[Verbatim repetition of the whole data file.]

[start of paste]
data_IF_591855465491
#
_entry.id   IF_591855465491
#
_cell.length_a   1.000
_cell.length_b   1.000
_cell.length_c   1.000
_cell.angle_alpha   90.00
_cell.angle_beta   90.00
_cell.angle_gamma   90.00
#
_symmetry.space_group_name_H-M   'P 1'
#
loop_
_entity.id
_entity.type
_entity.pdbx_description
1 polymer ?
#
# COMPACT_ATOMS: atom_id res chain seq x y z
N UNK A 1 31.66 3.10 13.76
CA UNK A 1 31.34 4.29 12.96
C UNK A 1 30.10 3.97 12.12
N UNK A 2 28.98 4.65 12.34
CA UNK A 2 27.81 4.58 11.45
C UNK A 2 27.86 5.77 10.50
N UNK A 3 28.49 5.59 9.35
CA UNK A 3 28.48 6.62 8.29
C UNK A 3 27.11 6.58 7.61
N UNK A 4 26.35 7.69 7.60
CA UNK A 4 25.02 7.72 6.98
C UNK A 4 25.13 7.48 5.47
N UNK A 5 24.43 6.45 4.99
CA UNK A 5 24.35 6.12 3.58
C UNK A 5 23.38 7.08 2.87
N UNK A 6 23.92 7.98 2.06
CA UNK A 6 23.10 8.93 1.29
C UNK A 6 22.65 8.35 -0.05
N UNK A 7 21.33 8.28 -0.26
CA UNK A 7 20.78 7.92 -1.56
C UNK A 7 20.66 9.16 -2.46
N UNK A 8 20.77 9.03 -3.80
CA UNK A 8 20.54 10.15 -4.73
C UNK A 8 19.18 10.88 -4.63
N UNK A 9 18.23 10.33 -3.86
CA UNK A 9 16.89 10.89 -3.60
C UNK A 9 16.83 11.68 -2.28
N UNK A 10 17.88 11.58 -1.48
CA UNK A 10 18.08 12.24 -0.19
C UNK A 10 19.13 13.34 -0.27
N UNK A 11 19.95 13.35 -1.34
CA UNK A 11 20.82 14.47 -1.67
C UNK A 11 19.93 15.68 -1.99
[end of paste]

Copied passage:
data_IF_591855465491
#
_entry.id   IF_591855465491
#
_cell.length_a   1.000
_cell.length_b   1.000
_cell.length_c   1.000
_cell.angle_alpha   90.00
_cell.angle_beta   90.00
_cell.angle_gamma   90.00
#
_symmetry.space_group_name_H-M   'P 1'
#
loop_
_entity.id
_entity.type
_entity.pdbx_description
1 polymer ?
#
# COMPACT_ATOMS: atom_id res chain seq x y z
N UNK A 1 31.66 3.10 13.76
CA UNK A 1 31.34 4.29 12.96
C UNK A 1 30.10 3.97 12.12
N UNK A 2 28.98 4.65 12.34
CA UNK A 2 27.81 4.58 11.45
C UNK A 2 27.86 5.77 10.50
N UNK A 3 28.49 5.59 9.35
CA UNK A 3 28.48 6.62 8.29
C UNK A 3 27.11 6.58 7.61
N UNK A 4 26.35 7.69 7.60
CA UNK A 4 25.02 7.72 6.98
C UNK A 4 25.13 7.48 5.47
N UNK A 5 24.43 6.45 4.99
CA UNK A 5 24.35 6.12 3.58
C UNK A 5 23.38 7.08 2.87
N UNK A 6 23.92 7.98 2.06
CA UNK A 6 23.10 8.93 1.29
C UNK A 6 22.65 8.35 -0.05
N UNK A 7 21.33 8.28 -0.26
CA UNK A 7 20.78 7.92 -1.56
C UNK A 7 20.66 9.16 -2.46
N UNK A 8 20.77 9.03 -3.80
CA UNK A 8 20.54 10.15 -4.73
C UNK A 8 19.18 10.88 -4.63
N UNK A 9 18.23 10.33 -3.86
CA UNK A 9 16.89 10.89 -3.60
C UNK A 9 16.83 11.68 -2.28
N UNK A 10 17.88 11.58 -1.48
CA UNK A 10 18.08 12.24 -0.19
C UNK A 10 19.13 13.34 -0.27
N UNK A 11 19.95 13.35 -1.34
CA UNK A 11 20.82 14.47 -1.67
C UNK A 11 19.93 15.68 -1.99